Inside the money factory that prints $500 million every day
The Bureau of Engraving and Printing is where the US dollar and US government treasuries have been printed for more than 150 years. DW paid a visit to the home of the Greenback and found little sign of the digital age.
The money factory
America's largest money factory, the Bureau of Engraving and Printing (BEP), was first created in Washington in 1862. The entrance, with its bright, neoclassical limestone facade and huge columns, resembles a fortress.
The dollar clock
Around a million visitors per year pass by the printing rooms via a screened corridor. Wherever you are in the BEP building, you are reminded of the greedy demon Mammon, who clearly still rules here. Even this oversized clock is decorated with dollar bills.
All hail the mighty Greenback
The color green is perhaps one of the most important and oldest security features of the dollar bills. The color recipe is top secret and has been patented. Ed Mejia, who is one of just a few people who know it, takes care of the engraving process. His machine can create 10,000 sheets of dollars per hour — but makes a noise of about 95 decibels (about the same noise level as that of a drill).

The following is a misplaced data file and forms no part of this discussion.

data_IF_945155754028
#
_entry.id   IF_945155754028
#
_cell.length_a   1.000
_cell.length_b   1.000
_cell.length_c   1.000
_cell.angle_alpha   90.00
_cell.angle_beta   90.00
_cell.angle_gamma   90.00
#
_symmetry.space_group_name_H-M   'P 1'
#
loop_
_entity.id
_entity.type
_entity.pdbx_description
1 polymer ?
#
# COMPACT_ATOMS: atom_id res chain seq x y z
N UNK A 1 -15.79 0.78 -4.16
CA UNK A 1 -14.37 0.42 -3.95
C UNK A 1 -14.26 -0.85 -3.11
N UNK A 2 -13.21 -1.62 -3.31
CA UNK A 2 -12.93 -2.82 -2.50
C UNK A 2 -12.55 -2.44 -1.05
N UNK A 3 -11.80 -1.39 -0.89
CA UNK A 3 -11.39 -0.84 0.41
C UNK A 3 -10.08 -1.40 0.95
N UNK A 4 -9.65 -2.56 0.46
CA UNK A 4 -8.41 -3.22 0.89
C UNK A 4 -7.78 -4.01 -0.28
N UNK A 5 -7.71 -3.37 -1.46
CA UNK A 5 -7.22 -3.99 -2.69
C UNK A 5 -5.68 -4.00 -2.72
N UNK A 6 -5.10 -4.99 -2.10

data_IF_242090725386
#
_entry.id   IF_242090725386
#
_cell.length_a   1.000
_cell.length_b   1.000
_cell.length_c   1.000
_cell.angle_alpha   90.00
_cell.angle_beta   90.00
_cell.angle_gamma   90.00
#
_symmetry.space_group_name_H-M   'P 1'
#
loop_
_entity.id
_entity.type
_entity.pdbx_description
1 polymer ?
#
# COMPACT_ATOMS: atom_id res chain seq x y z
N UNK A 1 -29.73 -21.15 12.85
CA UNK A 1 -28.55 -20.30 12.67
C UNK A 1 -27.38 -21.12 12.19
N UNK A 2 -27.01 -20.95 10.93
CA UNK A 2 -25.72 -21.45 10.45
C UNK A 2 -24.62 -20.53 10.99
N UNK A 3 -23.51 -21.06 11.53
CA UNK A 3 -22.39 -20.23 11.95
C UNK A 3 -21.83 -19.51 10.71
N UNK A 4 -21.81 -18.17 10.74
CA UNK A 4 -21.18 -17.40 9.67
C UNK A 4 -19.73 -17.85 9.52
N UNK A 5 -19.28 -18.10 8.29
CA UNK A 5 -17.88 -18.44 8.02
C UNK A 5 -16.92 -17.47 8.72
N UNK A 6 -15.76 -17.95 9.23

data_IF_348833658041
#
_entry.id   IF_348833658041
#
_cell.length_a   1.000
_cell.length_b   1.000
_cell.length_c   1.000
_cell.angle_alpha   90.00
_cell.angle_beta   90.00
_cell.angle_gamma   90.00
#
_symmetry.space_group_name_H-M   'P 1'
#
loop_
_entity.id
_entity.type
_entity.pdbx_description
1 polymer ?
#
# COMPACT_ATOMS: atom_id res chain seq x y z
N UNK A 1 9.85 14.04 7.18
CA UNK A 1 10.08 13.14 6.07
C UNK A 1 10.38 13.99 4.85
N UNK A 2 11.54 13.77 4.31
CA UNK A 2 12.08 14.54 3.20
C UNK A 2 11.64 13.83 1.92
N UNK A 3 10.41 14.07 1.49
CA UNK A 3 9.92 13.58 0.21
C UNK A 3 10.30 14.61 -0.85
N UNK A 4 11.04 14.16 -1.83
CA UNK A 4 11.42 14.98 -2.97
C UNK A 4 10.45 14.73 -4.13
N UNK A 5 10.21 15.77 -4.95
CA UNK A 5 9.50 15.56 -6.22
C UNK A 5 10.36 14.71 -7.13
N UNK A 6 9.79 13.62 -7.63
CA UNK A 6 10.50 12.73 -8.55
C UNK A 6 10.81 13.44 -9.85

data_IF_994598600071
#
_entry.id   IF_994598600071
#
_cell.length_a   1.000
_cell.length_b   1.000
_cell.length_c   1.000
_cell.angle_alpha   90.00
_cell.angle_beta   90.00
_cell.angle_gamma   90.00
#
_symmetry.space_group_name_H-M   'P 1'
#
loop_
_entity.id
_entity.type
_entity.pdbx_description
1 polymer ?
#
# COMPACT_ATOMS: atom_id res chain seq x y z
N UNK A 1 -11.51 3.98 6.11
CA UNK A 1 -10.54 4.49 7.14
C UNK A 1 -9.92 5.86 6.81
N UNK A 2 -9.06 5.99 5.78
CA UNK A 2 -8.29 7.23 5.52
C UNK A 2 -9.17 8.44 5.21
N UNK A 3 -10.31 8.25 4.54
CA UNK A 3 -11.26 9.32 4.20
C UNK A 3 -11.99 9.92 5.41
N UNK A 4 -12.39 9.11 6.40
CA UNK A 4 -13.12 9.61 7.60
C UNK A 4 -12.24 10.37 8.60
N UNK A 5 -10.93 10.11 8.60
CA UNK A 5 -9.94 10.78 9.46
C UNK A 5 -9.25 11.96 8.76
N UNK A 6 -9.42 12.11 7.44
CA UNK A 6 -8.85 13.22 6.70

Off to a vault to dry
Inspectors constantly monitor the quality of the print. As the notes need three days to dry, they are stored in a vault. In total, notes worth $560 million (€484 billion) are produced here every day. The costs for production and paper are 3.6 cents per dollar.
In the high-security area, a sign reminds staff that no-one is allowed to work alone. Incidentally, the average annual salary of BEP employees is $93,000. That's almost twice as high as the average US income.
The last stage on the way to becoming the world's leading currency is to assign each note its own serial number. The stamping machine for this is set by hand.
Ready for shipping
One more machine counts, sorts and bundles the $20, $50 and $100 bills. Ten bundles are shrink-wrapped in plastic. An employee collects the packages on a trolley, ensuring that the sticker with the unique serial number is showing. Until the dollars are delivered to the central bank and the serial numbers released, they are worthless.
Security above all else
The safety of the BEP's estimated 2,000 employees is paramount during the complex printing process. The presses can be switched off instantly by sensors or a red button.
As well as patrotism — the star-spangled banner is visible everywhere — the bureau's managers and staff are not above humor. Authors: Anja Steinbuch and Michael Marek.